It is distressing when you find yourself in a situation where you are a victim of violence or are made to fear for your safety. However, it is unimaginably awful when you know and cares about the person causing you the pain.
Western Australia has ways for you to protect yourself from those who try to harm or intimidate you. The Restraining Orders Act 1997 created two types of restraining orders.
- Violence Restraining Orders (VROs)
- Misconduct Restraining Orders (MROs)
While both restraining orders are helpful, they serve different purposes and apply to different situations.
Violence Restraining Order Act WA
In Western Australia, there are two types of Violence Restraining Orders.
- The Family Violence Restraining Order (FVRO) – If the person who is abusing, threatening, coercing, or otherwise inflicting fear is part of a married or de facto couple, parties in an intimate personal relationship, or another family member, the FVRO is the correct restraining order.
- The Violence Restraining Order (VRO) – If the person who is violent or threatening violence against you, coerces you, or acts in a way to make you fear for your wellbeing, is not a family member, you should seek a VRO.
Misconduct Restraining Order WA (MVO)
Suppose the person you want a restraining order against has not physically harmed you but has acted in a way that makes you feel intimidated, causes damage to your property, or involves a breach of the peace. In that case, the MVO is the correct type of restraining order. When applying for an MVO, remember that the Court must be convinced an MVO is necessary.
How to Get a Restraining Order in Western Australia?
To get a restraining order in WA, you need to apply for it personally. Typically, the Court tries to expedite the hearing of restraining orders. However, if there is a delay in getting a court date and you feel you are in imminent danger, contact the police. The police can issue you a temporary Police Order which will serve as a restraining order for up to 72 hours.
Next Steps in Obtaining a Restraining Order
You will give sworn testimony of the facts surrounding your need for a restraining order at your court appearance. This hearing takes place in a closed courtroom and is an ex parte hearing, meaning the other party is not present.
The Court can choose to move forward by granting an Interim Violence Restraining Order. After the order is issued, the police will notify the other party (the respondent) of the order. The respondent has 21 days to decide to object to the order. If the respondent chooses to object, the date and time for a trial will be given.
The trial for a WA restraining order is formal. Both parties can have lawyers present, evidence will be presented and examined, and the lawyers can call and cross-examine witnesses. After the Court has heard the evidence, the presiding judge can choose to dismiss the restraining order application or grant a final restraining order.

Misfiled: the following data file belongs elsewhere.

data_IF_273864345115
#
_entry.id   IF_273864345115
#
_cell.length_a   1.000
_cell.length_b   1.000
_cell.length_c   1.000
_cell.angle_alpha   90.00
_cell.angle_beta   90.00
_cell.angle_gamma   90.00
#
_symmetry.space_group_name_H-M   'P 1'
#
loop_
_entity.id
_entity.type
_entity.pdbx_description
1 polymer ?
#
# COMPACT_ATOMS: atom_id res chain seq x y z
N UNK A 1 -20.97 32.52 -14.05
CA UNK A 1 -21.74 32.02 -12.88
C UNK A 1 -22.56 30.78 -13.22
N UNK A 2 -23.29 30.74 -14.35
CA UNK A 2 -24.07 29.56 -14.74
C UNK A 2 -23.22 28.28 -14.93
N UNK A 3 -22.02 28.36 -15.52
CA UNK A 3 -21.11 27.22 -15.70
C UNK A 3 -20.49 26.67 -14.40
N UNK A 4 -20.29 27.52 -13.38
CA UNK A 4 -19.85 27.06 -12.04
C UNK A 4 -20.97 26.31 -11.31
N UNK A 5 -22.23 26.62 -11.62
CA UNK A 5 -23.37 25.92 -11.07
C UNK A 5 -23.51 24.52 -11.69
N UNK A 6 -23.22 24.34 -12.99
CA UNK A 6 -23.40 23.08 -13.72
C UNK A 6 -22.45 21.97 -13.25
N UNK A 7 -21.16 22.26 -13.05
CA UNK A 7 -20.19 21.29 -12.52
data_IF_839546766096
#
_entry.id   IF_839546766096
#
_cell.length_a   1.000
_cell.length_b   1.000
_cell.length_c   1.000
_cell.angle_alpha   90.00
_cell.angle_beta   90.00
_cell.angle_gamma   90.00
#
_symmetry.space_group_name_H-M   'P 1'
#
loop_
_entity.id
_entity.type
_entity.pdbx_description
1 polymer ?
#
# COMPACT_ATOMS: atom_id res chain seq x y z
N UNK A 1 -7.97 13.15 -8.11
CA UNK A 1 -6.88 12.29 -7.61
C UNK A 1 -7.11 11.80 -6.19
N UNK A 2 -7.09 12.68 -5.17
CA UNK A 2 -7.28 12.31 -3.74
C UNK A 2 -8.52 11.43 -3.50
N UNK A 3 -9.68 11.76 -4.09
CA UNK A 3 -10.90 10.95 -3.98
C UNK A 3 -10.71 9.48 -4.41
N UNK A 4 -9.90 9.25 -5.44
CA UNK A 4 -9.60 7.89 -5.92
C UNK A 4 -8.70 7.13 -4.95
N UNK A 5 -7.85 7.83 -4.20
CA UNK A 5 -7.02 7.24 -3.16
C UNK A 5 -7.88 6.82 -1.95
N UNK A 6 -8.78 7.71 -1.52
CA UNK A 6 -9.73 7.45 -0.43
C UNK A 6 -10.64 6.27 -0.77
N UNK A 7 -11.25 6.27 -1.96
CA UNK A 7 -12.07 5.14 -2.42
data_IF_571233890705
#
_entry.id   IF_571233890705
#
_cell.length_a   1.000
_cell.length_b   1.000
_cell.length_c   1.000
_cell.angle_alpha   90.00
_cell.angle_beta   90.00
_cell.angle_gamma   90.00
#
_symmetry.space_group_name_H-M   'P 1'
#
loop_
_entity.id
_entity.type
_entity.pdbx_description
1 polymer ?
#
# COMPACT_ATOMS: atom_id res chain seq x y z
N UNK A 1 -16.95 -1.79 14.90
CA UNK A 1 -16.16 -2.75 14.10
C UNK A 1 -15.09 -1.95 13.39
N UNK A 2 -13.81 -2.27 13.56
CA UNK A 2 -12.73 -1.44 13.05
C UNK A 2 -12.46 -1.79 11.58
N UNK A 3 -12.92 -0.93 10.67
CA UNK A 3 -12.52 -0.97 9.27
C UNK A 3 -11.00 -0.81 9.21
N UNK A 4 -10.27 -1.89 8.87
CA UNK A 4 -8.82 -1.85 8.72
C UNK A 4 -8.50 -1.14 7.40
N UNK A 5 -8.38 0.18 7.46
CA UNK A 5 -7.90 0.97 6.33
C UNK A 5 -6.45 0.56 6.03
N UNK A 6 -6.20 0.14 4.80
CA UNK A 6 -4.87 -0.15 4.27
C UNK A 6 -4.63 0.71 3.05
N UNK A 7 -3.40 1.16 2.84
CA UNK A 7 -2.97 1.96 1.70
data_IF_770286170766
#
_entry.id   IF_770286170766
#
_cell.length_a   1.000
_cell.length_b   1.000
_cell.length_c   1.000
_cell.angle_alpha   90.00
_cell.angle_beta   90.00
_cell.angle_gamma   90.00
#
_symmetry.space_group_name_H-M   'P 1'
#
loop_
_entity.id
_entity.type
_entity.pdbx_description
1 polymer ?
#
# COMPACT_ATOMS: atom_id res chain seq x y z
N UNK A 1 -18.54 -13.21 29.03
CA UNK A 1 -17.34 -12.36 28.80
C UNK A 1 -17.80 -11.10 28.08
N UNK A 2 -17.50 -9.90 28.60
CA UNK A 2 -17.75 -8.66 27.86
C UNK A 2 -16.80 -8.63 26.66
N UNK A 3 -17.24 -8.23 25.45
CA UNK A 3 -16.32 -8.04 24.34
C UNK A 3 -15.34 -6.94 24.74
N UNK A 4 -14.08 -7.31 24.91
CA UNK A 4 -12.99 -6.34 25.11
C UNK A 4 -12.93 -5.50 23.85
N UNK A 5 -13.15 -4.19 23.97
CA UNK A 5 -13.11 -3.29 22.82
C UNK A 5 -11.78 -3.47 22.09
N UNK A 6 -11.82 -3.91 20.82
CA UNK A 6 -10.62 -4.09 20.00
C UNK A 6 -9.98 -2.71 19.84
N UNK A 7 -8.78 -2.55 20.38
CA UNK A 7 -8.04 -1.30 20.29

Restraining Orders in WA: Frequently Asked Questions
- How Long Does a Restraining Order Last?
Unless a specified date appears on the order, restraining orders usually expire two years from their issue date.
- Is a Restraining Order a Criminal Offence?
Having a restraining order taken against you is not a criminal offence. However, breaching a restraining order is a criminal offence that carries serious consequences, including hefty fines and jail time.
- Who Can Apply for a Restraining Order?
Any person at least 18 years old can make an application for a restraining order. If a child needs protection provided by a restraining order, their parent or guardian can apply.
- Can I apply for a Restraining Order if I Have Not Experienced Physical Violence?
You do not need to wait to become the victim of an act of physical violence to apply for a restraining order. Beyond physical violence and assaults, behaviours such as property damage, threats and stalking are reasons to apply for a restraining order.
- What Should I Do if I Am Served a Restraining Order?
You should be sure to abide by the restrictions outlined in the restraining order. You should NOT attempt to contact the person who filed the order against you. Doing so is a breach of the order. Breaching a restraining order is a criminal offence punishable by fines, jail time, or both.
Contact legal representation to assist you going forward. Having a lawyer is not compulsory, but it is generally unwise to go into legal arenas unaccompanied.
Do not ignore the restraining order. You have a small window (21 days) to respond, and the Court will strictly enforce the limit. If you fail to respond, the order will become final and be in force for two years. Once a restraining order is final, it is difficult to amend.
When you are in a situation involving either a Violence Restraining Order or a Misconduct Restraining Order, it is easy to become confused regarding the details. If you need to learn more about restraining orders or the Restraining Order Act WA, please reach out to WN Legal. Our lawyers and staff have extensive experience handling restraining orders and breach of violence restraining orders in WA, and we can help you as well.
The material presented in this post is for informational use only. It does not constitute binding legal advice and should not be a replacement for a consultation with a legal professional